The encyclical makes no concessions in asserting the moral responsibility of men who, with their behaviors, influence the environment, pollution, global warming, and, ultimately, how we can prevent all of this. The Holy Father, the Pope, calls on everyone for an ecological conversion. It instigates us to change our route: to strive to safeguard the environment, our common home. And he says that polluting, contributing to global warming, to deforestation, is, at heart, a sin.

When the Roman Pontiff, starting from the second chapter of the encyclical, introduces the aspects of faith, he does so with a very clear preamble: Why insert in this document, addressed to all people of goodwill, a chapter referring to the convictions of faith? I am aware that, in the field of politics and thought, some strongly refute the idea of a Creator, or consider it irrelevant, to the point of relegating to the scope of the irrational the wealth that religions can offer for an integral ecology and for the full development of mankind. Other times, they are supposed to constitute a subculture that should simply be tolerated. However, science and religion, which provide different approaches to reality, can enter into an intense and productive dialogue for both

There are some theological reflections and numerous acts of accusation directed at the powerful and developed nations. I have selected below those that I consider the main points: Preserving the natural world is the best legacy that we can leave for future generations:

Abandoning fossil fuels: Waiting for better solutions (renewable energy) it is better to prefer lesser evil. In the case of energy, the worst of all is fossil coal. We know that technology based on fossil fuels, all very polluting – especially coal, followed by oil and, to a lesser extent, by combustible gases – must be replaced progressively, however, without hesitation. In the expectation of a broad development of renewable energies, which should have already started, it is legitimate to choose the lesser evil or to resort to transitory solutions.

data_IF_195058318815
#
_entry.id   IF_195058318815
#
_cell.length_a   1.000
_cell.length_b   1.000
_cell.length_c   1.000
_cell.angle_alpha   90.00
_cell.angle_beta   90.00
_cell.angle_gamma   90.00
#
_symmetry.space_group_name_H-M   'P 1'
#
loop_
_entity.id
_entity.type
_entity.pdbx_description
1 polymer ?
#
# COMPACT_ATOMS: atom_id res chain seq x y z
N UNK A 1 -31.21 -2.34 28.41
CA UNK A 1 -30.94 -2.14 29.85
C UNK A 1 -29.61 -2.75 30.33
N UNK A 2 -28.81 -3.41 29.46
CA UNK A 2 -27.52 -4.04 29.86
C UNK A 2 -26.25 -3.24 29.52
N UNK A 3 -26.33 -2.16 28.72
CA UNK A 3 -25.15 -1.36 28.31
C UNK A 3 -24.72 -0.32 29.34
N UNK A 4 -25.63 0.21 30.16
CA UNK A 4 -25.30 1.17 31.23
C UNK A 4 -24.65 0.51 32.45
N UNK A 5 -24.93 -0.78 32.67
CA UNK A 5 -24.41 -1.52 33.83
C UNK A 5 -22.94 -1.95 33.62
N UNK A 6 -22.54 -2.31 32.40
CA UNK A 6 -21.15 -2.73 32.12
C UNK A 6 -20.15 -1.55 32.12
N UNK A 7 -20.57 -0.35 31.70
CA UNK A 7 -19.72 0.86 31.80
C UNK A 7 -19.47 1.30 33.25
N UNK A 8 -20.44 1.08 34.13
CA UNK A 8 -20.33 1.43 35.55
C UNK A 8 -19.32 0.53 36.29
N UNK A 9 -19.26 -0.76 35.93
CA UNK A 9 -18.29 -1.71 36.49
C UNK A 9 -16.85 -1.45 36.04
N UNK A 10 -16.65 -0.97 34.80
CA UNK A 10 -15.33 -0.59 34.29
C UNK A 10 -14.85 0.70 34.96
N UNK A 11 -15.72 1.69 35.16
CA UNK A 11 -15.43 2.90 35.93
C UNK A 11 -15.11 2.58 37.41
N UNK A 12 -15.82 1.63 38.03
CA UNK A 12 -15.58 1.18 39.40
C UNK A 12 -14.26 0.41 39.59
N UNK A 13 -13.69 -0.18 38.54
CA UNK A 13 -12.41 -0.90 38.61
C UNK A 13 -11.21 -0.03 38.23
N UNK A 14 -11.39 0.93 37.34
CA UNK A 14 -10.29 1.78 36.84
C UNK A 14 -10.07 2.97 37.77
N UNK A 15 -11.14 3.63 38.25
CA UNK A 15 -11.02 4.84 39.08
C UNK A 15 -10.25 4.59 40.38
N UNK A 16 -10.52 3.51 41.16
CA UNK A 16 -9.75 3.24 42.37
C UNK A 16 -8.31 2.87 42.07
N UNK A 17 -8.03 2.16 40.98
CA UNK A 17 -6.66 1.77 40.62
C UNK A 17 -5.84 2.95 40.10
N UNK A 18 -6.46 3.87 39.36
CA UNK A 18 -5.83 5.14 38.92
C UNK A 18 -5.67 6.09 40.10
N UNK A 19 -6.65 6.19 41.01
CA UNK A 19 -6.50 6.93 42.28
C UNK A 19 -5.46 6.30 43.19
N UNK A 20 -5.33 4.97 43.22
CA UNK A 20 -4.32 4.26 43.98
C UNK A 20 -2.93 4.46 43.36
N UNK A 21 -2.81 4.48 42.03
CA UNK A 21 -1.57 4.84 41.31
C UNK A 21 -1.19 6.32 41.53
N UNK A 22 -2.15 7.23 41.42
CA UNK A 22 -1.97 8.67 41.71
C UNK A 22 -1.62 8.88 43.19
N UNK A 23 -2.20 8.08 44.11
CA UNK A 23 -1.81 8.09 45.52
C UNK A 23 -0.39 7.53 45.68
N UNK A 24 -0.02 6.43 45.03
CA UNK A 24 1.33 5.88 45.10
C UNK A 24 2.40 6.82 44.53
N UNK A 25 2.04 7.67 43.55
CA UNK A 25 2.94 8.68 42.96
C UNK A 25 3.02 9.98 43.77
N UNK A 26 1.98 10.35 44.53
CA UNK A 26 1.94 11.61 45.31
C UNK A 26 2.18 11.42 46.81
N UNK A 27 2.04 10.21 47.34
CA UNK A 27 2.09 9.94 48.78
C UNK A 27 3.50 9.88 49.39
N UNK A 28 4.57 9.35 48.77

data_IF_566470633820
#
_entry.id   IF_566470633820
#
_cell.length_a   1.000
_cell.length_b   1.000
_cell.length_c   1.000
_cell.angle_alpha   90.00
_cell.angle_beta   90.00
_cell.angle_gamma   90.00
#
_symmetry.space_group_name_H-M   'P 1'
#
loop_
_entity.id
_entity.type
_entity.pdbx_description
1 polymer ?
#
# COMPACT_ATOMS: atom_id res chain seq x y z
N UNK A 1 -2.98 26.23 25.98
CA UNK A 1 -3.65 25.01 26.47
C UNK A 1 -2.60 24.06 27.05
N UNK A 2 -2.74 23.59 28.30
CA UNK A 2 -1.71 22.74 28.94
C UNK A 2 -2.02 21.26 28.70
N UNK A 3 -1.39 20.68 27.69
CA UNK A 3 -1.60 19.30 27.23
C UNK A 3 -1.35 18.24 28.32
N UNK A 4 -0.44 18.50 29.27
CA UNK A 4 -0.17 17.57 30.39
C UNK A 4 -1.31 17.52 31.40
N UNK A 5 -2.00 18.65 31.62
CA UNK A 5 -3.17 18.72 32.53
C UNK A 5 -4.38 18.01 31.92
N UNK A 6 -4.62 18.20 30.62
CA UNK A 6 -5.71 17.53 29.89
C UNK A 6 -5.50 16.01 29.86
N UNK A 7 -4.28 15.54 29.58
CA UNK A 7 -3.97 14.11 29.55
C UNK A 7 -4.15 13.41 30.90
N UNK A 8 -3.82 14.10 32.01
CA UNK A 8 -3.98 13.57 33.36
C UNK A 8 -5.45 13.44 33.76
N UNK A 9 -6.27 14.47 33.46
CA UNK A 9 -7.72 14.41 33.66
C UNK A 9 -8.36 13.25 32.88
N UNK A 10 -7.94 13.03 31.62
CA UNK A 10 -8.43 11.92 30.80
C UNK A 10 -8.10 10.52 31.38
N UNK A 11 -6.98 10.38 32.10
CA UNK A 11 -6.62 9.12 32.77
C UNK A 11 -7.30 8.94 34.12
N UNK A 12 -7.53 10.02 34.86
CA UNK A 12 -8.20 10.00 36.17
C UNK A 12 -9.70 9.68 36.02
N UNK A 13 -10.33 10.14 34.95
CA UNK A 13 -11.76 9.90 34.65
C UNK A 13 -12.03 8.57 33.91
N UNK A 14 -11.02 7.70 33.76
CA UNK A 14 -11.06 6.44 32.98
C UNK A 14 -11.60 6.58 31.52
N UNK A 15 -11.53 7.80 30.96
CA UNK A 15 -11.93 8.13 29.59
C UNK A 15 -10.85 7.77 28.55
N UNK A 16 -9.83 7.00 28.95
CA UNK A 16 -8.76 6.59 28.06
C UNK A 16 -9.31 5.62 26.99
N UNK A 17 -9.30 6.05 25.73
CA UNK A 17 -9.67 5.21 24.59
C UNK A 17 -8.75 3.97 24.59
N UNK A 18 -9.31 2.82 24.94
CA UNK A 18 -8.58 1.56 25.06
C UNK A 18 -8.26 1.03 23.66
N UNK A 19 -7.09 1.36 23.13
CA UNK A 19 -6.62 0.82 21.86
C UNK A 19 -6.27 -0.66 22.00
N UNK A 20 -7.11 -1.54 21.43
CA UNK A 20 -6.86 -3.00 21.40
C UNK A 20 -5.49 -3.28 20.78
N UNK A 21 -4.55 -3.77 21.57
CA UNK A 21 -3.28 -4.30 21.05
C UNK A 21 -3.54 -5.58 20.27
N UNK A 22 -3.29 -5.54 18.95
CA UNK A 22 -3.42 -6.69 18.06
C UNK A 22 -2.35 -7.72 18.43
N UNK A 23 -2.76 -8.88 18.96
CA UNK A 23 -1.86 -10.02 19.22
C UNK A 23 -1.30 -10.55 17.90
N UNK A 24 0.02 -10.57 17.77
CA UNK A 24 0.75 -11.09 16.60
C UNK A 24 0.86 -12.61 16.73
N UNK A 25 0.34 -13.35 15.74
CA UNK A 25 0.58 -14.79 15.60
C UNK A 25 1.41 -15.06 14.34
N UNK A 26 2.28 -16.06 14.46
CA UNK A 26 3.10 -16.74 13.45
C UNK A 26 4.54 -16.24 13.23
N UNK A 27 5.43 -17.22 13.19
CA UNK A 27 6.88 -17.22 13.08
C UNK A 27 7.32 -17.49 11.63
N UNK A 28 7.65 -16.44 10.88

The failure of UN climate meetings: More than 20 years of summits have served little to control global warming. Noteworthy is the weakness of the international political reaction. The submission of politics to technology and finance is demonstrated by the failure of the world vertices on the environment. There are too many private interests and, very easily, the economic interest prevails over the common good and manipulates information.

Emission credits are useless negotiation: The strategy of buying and selling emission credits can result in a new form of speculation and does not serve to reduce the global emission of polluting gases. This system seems to be a quick and easy solution, with the appearance of a certain commitment to the environment, but it does not really imply a radical change in the circumstances.

Far from it, it can become an expedient that allows sustaining the overconsumption of some countries and sectors.

Importance of local initiatives: In some places cooperatives are developed for the exploitation of renewable energies that enable local self-sufficiency and even the sale of surplus production. This simple example indicates that, while the existing world order is powerless to take responsibility, the local authority can make a difference. It is here that greater responsibility can be born, a strong sense of community, a special capacity for good care and more generous creativity, a deep love for the land itself, as well as thinking about what will be left for children and grandchildren. These values have very deep roots in Aboriginal populations.